“I just watched Andre Berto have a world of trouble with (Luis) Collazo,” Richardson said. “Berto was a beast as an amateur, talented as could be. But Collazo pretty much exploited him the other night. What’s that prove? It proves that you need to take your time and learn so that when you get the belt (Berto retained his WBC welterweight title on a controversial unanimous decision), you know how to keep it and keep it for a while.

“Some guys, it’s like they get their GED and they think they know all there is to know. Smart fighters keep learning until they go to college, in a boxing sense, and start earning advanced degrees. There’s more to having longevity in this business than coming along with hot talent.

“The ones that don’t learn as they go, you seem them making the same mistakes over and over. The smart ones figure out what’s wrong, they fix it and they don’t make the same mistake again.”

Richardson, not surprisingly, cites Hopkins as an example of a serious student of boxing who has used his ring smarts to sustain and even embellish his career past a point when the aging process should have eroded his physical skills far more than they have.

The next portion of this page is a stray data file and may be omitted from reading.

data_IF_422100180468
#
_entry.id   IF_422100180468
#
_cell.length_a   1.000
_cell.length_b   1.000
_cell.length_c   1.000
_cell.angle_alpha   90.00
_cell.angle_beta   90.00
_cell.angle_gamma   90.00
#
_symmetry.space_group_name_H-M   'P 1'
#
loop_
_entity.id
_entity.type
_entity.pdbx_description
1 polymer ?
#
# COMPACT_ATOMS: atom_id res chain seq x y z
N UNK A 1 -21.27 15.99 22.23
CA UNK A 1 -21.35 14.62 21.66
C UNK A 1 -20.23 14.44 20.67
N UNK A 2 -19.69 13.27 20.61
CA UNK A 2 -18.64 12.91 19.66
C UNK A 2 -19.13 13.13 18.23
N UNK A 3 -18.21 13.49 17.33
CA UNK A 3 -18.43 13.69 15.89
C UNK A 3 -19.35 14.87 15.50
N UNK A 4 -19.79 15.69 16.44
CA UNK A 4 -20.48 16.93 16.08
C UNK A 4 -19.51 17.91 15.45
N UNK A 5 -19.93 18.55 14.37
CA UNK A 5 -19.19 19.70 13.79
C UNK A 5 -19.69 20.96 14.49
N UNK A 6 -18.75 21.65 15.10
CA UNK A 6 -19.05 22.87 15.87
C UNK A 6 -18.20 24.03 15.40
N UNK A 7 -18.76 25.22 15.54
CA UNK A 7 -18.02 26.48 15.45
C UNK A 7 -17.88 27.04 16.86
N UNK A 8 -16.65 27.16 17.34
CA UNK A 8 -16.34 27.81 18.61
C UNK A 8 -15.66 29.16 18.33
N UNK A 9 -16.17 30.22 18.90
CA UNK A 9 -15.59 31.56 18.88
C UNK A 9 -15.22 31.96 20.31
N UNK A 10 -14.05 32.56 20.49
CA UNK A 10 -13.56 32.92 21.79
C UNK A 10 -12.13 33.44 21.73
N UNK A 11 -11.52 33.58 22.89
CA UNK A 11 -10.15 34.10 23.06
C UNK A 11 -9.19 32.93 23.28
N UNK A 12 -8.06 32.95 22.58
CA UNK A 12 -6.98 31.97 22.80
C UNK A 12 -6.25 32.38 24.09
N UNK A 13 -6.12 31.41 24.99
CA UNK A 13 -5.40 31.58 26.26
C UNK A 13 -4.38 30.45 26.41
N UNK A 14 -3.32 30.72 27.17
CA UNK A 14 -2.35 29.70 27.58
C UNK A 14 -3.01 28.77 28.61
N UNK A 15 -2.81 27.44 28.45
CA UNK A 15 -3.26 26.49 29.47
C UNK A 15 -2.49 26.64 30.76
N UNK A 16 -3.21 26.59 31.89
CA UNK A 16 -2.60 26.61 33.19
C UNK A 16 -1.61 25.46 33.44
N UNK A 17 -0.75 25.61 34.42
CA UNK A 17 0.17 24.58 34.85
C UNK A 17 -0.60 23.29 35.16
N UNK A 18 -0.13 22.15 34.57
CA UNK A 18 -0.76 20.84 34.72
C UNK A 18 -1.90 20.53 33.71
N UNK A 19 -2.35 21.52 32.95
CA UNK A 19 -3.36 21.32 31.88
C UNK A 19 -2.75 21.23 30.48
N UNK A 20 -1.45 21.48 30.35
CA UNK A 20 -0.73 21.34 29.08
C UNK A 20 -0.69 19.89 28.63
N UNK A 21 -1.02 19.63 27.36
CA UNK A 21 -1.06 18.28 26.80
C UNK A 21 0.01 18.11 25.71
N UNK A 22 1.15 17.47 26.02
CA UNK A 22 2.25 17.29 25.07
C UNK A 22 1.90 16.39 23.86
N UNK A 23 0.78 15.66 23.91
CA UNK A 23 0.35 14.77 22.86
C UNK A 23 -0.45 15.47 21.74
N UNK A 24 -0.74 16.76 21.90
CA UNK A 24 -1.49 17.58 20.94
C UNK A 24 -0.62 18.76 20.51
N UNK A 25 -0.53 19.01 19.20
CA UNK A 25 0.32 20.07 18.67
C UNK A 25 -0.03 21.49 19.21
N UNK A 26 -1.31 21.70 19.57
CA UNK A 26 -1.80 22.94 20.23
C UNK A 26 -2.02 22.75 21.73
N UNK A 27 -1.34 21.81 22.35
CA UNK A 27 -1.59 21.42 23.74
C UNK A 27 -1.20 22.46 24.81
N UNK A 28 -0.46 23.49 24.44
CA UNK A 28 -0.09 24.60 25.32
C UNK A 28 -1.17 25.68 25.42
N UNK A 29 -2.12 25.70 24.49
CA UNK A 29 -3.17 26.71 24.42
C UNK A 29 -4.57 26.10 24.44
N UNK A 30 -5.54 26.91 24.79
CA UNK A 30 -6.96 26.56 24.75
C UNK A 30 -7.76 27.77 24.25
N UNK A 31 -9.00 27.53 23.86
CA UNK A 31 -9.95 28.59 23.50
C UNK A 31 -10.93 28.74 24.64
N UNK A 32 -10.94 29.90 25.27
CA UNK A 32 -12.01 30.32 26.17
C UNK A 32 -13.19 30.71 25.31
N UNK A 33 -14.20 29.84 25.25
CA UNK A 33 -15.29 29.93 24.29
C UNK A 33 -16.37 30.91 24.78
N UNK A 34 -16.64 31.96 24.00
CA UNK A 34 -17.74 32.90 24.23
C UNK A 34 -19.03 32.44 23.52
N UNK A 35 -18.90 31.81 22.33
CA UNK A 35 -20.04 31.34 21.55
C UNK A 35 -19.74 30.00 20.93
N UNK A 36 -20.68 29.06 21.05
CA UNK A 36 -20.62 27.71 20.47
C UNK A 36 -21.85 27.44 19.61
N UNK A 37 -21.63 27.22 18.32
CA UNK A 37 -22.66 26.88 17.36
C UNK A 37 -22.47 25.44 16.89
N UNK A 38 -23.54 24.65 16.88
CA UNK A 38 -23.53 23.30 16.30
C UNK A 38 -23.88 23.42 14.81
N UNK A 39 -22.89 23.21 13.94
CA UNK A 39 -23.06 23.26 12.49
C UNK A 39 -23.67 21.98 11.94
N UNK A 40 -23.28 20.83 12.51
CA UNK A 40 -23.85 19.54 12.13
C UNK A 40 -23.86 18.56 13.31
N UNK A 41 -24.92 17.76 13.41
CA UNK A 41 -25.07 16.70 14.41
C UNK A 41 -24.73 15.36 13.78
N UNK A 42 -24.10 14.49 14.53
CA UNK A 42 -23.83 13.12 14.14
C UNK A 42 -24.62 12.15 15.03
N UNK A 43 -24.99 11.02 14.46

“When Bernard fought (Felix) Trinidad, everybody said he was too old then, and he was only, like, 36,” Richardson said. “But he wasn’t too old, was he? And he wasn’t too old against (Kelly) Pavlik either.

“Some fighters are just exceptional that way, but a lot of it has to do with the way you approach your craft. If you look at the 20-year-old Roy Jones and put him in with the Roy Jones of today, the 20-year-old Roy Jones would wipe the floor with today’s Roy Jones within two rounds.

“Now, if the 20-year-old Bernard Hopkins fought the Bernard Hopkins of today, the 20-year-old Bernard Hopkins would get his ass whipped. He’d get embarrassed.”